The midtown high-rise tenant, like a lot of New Yorkers, thought she was overpaying for her place -- but she also thought she could do something about it. "We saw all the vacancies, and there were ads listing our one-bedroom for hundreds of dollars less than we were paying," says the 29-year-old. "We were happy with the building, so I asked if I could break the lease to upgrade, and finally they said yes." She ended up with another bathroom, a dining room, and a balcony (an extra 400 square feet) for just $200 more per month.
It took a droopy economy and a terrorist attack, but it appears that New York renters may -- just briefly -- have the upper hand. Fed up with seeing new neighbors cruise in with lower rents, dropped fees, and free gym memberships, tenants are voicing displeasure -- and are getting their way. Says that (very happy) tenant, "I'm told other people in the building have gotten similar upgrade deals." Did it take a fight? "They gave me the runaround, but eventually it happened."
She's not alone. "With all the apartments on the market now, landlords are more willing to be competitive," says Robert Rissetto, the Olnick Organization's director of residential management. "If a tenant is paying 15 percent to 20 percent over market value, a landlord will probably look for ways to keep them." So if you've wanted a microwave or a new kitchen floor, now's the time to ask. "We've put in a lot of new appliances for longtime tenants recently. It's a way to solidify relationships while we invest in our properties."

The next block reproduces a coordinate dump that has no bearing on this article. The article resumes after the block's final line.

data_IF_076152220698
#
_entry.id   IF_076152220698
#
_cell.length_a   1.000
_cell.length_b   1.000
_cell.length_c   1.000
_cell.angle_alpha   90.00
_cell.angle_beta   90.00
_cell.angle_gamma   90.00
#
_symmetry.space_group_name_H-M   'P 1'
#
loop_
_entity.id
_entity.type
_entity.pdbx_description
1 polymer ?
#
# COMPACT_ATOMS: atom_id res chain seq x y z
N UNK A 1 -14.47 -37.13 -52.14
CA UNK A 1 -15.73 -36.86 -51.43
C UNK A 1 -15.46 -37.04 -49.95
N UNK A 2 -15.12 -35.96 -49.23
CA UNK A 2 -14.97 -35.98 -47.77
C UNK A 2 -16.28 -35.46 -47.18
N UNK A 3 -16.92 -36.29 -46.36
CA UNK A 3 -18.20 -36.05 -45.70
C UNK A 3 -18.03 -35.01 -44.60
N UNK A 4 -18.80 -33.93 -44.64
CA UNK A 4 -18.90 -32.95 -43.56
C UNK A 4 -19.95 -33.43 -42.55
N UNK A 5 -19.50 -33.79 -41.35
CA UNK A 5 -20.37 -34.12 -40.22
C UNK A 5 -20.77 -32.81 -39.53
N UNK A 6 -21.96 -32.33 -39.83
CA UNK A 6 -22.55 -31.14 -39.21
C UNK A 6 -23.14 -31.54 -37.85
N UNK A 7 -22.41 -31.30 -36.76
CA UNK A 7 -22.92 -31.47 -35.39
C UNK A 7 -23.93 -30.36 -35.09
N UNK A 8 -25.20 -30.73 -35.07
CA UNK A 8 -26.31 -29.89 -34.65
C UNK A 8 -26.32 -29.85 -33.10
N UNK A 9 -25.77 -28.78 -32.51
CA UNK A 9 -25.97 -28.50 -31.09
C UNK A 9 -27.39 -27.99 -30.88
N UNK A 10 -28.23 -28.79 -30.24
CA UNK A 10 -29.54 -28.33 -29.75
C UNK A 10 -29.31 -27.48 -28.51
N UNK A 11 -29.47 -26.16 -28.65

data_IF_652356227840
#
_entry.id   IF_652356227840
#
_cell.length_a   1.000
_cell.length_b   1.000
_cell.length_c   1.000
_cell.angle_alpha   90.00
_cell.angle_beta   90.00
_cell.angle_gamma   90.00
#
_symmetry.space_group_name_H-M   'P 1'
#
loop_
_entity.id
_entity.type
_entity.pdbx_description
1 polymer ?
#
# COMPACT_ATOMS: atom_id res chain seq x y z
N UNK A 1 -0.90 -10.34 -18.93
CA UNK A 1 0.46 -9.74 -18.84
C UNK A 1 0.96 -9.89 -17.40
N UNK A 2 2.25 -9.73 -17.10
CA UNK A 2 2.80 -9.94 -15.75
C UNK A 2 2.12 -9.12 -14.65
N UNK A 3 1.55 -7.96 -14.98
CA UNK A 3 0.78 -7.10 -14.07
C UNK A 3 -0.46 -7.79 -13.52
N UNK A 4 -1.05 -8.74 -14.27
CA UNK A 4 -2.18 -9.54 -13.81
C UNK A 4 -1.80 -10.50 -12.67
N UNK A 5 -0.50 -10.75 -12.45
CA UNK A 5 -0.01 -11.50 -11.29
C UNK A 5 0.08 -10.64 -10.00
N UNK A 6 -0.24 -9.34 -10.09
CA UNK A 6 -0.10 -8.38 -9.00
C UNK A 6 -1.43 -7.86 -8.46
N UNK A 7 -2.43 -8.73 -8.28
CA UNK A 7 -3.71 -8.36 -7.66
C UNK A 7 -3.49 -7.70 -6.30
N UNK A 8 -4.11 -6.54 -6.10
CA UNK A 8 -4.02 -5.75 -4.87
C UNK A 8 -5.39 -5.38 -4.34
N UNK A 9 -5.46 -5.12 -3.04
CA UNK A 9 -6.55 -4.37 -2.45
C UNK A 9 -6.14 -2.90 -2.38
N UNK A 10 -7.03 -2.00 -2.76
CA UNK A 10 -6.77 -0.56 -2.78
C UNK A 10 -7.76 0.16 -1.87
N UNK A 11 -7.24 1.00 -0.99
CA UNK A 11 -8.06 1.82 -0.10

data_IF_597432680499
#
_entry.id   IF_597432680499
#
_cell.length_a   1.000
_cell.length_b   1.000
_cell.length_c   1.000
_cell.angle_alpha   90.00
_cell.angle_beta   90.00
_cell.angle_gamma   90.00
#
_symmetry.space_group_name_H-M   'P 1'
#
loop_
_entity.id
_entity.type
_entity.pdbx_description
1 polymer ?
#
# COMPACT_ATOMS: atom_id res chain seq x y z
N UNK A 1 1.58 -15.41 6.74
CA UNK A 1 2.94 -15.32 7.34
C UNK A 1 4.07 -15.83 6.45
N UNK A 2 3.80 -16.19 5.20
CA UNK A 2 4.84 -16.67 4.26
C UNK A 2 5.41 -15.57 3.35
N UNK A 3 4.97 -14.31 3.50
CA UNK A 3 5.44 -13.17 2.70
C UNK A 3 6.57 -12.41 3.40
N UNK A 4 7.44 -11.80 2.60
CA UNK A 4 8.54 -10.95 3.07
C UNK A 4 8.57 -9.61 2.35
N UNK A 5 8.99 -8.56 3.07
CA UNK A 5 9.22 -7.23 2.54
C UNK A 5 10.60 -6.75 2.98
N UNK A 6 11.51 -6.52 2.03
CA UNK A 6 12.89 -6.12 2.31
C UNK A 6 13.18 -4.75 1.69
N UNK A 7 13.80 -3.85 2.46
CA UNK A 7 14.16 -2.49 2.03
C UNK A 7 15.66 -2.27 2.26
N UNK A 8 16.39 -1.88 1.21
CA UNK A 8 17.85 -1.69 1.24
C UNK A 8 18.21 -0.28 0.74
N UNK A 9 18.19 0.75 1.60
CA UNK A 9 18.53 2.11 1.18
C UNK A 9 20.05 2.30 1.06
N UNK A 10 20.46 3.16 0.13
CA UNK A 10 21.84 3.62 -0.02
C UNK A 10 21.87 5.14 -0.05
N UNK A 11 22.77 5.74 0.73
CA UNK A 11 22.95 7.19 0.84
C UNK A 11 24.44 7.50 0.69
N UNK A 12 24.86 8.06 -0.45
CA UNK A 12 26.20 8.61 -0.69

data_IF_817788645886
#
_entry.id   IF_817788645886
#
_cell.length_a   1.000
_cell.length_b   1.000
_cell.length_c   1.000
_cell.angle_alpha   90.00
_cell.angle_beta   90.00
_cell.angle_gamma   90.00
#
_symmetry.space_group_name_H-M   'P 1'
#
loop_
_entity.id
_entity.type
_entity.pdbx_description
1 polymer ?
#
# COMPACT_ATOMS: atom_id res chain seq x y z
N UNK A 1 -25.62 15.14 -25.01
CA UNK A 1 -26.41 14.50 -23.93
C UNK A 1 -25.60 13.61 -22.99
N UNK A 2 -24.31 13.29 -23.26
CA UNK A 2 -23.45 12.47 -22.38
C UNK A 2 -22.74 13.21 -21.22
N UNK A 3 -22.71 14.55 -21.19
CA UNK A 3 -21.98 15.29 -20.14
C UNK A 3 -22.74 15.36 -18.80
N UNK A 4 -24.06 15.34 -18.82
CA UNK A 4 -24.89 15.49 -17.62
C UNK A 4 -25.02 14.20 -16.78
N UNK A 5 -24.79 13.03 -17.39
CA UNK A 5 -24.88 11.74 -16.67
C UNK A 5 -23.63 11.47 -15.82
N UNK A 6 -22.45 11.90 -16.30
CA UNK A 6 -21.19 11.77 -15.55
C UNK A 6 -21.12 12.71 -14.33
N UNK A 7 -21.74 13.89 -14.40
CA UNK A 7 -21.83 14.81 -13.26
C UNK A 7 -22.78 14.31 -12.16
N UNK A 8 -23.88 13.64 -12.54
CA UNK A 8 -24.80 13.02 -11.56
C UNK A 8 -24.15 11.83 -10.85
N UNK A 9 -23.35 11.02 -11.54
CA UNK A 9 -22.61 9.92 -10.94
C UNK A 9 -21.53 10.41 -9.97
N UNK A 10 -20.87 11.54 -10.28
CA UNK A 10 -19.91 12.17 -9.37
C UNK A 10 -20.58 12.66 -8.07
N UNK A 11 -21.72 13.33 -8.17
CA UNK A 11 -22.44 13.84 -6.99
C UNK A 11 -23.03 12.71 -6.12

Some brokers insist that the situation's not so tough. "Landlords aren't asking for rent increases, but they aren't retaining tenants at any cost, like in the early nineties," says Brian G. Edwards, executive director of leasing at Halstead/Feathered Nest. "They're more likely to offer a concession, like a free month, than lower a rent."
But that depends on the landlord. Maureen Walsh, director of renting for Charles H. Greenthal, says, "We always offer upgrades, but not with concessions. Although in one building, tenants saw an ad in the paper offering new tenants lower rents, and when the tenants in possession complained, we adjusted their rents to match" when their leases came up for renewal. That's happening all over: "I suspected the rents in the co-op where I rent had gone down," says a thirtysomething Tudor City resident. "I figured it was worth a shot." He made his case with listings showing comparable apartments for less, and soon his $1,600-a-month studio was $1,300. This isn't a fluke, says Elliot Adler, associate broker at Sumitomo Real Estate: "A lot of tenants are renegotiating their rents."
You'd better sign soon, though. The rental market, it's generally agreed, is beginning to show signs of recovery, and the window of opportunity won't last. "I've lived in the city for a long time, and I always thought this day would come," says the Tudor City bargain hunter. "But I'm very aware that next year might be payback time."